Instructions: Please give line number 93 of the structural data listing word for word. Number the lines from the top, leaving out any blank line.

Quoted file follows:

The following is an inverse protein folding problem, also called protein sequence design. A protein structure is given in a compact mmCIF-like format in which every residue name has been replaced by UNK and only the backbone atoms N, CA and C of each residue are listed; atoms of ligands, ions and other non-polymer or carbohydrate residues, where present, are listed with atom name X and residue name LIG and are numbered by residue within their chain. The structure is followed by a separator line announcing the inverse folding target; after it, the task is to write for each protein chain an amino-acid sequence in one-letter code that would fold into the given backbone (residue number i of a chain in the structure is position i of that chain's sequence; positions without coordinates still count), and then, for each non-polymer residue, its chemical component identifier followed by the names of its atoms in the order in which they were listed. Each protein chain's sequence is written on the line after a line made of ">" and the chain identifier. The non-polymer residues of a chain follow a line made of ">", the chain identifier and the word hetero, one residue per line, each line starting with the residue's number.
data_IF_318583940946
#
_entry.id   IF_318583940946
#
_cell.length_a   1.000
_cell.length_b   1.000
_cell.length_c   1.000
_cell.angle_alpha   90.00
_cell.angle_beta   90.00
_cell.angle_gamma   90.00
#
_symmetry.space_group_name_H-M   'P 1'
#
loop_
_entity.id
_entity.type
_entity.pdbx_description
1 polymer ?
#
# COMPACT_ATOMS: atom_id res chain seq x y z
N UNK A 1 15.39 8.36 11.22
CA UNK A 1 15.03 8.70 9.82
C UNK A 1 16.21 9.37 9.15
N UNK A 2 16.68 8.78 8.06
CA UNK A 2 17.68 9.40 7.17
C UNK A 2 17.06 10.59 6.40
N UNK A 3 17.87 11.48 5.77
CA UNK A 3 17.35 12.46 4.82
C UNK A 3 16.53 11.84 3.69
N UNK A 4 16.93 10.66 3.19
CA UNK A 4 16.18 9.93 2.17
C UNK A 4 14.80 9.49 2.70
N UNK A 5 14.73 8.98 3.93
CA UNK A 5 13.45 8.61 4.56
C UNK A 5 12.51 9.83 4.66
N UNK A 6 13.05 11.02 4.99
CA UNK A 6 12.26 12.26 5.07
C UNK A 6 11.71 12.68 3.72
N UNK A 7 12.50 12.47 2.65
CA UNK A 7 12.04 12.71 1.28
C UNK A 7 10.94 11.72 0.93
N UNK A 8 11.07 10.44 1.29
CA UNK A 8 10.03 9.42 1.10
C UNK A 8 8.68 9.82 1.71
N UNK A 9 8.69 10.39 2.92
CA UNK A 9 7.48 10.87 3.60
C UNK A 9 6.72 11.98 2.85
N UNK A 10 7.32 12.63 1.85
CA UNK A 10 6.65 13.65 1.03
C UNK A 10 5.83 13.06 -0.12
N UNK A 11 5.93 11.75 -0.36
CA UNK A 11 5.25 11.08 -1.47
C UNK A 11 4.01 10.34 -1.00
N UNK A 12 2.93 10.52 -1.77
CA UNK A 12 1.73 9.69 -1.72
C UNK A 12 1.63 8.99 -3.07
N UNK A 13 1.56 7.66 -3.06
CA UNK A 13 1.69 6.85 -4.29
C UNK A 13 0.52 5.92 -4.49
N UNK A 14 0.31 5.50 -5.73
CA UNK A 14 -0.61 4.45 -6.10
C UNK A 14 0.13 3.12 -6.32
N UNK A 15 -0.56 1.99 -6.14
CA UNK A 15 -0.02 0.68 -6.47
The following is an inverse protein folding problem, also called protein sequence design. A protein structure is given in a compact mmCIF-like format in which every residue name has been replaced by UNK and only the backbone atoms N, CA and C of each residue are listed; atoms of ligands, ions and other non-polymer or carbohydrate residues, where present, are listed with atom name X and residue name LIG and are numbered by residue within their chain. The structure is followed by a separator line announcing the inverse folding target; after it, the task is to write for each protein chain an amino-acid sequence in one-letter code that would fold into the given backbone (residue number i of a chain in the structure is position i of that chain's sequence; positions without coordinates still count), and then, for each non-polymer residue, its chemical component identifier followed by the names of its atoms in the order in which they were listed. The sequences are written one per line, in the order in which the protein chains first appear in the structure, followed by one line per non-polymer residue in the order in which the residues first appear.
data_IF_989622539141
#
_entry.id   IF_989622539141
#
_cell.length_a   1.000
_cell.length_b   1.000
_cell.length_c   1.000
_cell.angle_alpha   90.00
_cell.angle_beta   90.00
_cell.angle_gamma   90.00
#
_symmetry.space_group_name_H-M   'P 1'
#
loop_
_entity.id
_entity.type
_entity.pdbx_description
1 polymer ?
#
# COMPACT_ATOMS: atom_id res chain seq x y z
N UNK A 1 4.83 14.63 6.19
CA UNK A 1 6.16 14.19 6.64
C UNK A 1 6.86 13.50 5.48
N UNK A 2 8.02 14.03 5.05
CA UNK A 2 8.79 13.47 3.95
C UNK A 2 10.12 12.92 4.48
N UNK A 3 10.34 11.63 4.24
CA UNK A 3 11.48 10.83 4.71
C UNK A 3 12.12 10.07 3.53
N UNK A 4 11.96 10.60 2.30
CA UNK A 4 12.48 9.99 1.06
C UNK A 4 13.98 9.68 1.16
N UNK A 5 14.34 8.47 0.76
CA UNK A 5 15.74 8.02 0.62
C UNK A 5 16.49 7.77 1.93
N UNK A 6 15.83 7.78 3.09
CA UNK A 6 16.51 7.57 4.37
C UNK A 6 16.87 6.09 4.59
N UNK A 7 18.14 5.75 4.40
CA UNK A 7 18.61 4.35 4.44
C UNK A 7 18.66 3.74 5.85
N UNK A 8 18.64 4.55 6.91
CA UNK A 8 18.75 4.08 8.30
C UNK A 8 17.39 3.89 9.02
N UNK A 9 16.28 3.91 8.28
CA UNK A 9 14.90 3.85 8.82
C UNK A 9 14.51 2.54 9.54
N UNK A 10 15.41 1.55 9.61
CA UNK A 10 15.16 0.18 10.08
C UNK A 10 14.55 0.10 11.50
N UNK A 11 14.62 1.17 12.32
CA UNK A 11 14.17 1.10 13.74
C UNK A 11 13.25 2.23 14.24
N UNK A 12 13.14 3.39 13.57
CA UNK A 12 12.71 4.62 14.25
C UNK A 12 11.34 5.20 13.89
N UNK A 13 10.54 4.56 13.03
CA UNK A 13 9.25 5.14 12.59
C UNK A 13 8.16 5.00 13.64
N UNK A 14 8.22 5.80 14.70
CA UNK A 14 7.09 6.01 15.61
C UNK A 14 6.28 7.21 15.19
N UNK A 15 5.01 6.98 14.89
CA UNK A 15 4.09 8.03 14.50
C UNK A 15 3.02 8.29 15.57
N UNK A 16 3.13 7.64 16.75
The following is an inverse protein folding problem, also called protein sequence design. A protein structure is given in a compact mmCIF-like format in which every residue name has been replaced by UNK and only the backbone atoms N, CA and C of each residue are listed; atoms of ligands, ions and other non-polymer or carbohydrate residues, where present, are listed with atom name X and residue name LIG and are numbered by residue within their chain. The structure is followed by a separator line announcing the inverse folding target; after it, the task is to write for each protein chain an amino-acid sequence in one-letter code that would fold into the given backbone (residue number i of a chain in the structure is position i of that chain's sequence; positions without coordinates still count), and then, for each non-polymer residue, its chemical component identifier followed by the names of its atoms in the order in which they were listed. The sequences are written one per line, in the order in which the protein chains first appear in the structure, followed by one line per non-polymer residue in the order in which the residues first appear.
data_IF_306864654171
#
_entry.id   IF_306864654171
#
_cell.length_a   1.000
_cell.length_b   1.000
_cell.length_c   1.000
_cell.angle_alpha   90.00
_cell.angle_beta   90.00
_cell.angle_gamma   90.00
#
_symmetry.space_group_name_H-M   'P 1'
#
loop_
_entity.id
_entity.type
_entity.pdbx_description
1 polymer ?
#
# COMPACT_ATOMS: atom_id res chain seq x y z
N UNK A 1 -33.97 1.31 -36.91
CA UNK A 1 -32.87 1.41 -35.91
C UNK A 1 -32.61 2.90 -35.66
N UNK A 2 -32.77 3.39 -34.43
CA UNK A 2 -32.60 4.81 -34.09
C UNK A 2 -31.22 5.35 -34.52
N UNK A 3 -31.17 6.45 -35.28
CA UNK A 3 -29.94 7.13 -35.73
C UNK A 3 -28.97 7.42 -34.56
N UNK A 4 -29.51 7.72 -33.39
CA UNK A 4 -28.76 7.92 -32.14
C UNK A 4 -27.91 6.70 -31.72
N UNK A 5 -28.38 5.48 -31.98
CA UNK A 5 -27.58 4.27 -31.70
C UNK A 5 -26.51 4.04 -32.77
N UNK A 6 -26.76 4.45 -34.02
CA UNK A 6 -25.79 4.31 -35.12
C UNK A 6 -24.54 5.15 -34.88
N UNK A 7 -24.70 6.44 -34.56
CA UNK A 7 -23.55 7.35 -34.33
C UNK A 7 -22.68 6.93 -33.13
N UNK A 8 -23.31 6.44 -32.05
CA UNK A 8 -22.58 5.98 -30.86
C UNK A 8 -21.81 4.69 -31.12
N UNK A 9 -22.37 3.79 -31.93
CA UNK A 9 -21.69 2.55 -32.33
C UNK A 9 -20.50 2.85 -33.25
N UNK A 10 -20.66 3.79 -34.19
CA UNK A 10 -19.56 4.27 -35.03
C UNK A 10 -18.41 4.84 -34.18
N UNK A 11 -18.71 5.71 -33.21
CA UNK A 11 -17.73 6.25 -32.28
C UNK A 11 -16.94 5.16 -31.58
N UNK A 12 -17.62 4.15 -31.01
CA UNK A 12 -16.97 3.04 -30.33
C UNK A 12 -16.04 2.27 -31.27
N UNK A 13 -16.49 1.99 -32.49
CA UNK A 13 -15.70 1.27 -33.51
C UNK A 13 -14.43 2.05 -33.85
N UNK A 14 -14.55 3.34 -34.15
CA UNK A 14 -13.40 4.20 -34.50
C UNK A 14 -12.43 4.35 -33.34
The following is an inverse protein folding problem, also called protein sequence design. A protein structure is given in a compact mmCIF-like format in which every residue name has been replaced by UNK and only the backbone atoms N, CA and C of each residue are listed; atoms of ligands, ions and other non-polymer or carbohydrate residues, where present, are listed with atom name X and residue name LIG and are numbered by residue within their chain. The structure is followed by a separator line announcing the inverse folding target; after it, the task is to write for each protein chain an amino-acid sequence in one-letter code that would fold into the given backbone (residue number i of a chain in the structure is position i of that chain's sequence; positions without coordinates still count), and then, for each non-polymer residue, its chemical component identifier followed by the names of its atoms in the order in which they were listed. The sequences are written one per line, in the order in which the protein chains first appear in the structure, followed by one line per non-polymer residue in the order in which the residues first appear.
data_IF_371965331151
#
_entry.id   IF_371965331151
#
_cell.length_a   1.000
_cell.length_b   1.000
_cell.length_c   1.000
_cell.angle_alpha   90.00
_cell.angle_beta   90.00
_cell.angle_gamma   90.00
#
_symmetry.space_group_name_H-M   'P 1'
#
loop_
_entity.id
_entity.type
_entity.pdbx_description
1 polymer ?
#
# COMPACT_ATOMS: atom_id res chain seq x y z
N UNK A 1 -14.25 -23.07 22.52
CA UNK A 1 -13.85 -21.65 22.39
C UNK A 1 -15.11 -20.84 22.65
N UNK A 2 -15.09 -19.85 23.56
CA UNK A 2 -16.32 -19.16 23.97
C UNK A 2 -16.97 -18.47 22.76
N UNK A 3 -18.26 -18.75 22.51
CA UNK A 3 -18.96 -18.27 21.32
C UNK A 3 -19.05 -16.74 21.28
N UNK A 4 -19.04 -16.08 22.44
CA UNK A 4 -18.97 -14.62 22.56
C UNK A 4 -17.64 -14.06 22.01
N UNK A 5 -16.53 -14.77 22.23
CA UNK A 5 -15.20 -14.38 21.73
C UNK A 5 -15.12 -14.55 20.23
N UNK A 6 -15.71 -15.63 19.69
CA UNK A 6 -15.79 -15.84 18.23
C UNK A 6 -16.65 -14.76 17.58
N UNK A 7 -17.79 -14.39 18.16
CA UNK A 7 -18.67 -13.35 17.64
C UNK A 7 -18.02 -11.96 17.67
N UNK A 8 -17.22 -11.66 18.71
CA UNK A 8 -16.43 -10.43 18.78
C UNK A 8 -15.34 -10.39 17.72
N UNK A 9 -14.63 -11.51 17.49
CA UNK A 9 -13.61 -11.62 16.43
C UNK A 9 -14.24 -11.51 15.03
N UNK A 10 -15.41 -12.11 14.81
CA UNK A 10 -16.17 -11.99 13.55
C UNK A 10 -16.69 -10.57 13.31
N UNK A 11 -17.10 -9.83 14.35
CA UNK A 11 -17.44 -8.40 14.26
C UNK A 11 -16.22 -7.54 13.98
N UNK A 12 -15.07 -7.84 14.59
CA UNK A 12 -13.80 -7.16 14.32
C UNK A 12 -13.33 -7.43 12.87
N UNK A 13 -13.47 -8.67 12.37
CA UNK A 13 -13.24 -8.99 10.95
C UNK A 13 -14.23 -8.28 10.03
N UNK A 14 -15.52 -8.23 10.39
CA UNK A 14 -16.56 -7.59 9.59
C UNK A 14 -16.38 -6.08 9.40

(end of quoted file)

N UNK A 3 10.34 11.63 4.24